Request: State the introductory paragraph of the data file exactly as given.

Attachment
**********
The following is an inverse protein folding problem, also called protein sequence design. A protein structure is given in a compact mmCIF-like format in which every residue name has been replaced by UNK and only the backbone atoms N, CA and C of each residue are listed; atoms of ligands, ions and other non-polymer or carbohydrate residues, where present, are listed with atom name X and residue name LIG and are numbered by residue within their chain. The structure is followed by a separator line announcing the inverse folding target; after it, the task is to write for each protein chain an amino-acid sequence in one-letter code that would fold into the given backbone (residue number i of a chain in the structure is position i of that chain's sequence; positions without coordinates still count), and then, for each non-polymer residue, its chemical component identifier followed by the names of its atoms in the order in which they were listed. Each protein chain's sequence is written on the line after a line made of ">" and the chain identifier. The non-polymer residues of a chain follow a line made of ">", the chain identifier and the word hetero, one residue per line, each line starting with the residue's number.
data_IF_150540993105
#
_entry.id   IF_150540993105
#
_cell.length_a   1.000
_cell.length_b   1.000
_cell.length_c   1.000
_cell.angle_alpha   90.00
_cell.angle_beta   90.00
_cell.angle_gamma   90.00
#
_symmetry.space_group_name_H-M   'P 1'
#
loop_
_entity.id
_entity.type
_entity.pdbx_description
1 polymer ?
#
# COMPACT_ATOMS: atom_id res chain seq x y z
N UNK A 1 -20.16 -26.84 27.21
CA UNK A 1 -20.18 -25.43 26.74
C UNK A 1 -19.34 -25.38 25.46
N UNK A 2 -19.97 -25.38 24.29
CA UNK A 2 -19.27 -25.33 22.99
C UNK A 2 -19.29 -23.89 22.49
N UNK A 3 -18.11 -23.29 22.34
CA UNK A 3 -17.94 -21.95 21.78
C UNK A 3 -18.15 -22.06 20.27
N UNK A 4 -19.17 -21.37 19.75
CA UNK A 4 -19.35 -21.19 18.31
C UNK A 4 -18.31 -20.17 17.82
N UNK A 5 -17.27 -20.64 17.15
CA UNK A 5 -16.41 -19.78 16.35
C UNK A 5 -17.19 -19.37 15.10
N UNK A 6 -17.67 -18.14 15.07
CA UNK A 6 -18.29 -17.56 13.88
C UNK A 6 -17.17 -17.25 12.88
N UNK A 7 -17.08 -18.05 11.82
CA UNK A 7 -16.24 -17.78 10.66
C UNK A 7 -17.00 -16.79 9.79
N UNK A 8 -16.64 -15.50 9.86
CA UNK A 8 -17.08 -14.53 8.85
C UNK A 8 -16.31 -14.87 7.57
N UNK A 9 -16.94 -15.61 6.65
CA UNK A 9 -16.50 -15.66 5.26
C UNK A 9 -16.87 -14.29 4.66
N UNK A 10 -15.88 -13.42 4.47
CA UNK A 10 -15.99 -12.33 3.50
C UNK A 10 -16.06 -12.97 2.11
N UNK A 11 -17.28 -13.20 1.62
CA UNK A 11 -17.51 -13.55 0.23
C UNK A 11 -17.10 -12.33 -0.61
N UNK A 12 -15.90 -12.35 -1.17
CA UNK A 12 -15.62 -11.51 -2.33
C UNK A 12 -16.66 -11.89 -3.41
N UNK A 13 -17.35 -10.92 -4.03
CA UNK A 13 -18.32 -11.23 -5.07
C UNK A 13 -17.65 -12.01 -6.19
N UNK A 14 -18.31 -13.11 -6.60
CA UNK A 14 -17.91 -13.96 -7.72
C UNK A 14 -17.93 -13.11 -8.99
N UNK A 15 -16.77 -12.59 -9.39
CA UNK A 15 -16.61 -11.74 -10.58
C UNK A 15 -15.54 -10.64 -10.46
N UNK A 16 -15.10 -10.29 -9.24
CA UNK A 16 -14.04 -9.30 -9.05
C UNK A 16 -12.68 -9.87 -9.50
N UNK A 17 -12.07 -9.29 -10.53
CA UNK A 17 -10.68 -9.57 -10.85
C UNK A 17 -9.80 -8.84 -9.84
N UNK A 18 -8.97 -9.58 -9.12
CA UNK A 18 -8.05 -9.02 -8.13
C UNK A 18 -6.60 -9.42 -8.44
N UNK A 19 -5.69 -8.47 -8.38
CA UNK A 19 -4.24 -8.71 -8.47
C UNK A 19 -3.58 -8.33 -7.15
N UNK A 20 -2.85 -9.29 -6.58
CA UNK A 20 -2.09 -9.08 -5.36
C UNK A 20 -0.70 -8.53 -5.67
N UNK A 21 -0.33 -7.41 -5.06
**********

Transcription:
The following is an inverse protein folding problem, also called protein sequence design. A protein structure is given in a compact mmCIF-like format in which every residue name has been replaced by UNK and only the backbone atoms N, CA and C of each residue are listed; atoms of ligands, ions and other non-polymer or carbohydrate residues, where present, are listed with atom name X and residue name LIG and are numbered by residue within their chain. The structure is followed by a separator line announcing the inverse folding target; after it, the task is to write for each protein chain an amino-acid sequence in one-letter code that would fold into the given backbone (residue number i of a chain in the structure is position i of that chain's sequence; positions without coordinates still count), and then, for each non-polymer residue, its chemical component identifier followed by the names of its atoms in the order in which they were listed. Each protein chain's sequence is written on the line after a line made of ">" and the chain identifier. The non-polymer residues of a chain follow a line made of ">", the chain identifier and the word hetero, one residue per line, each line starting with the residue's number.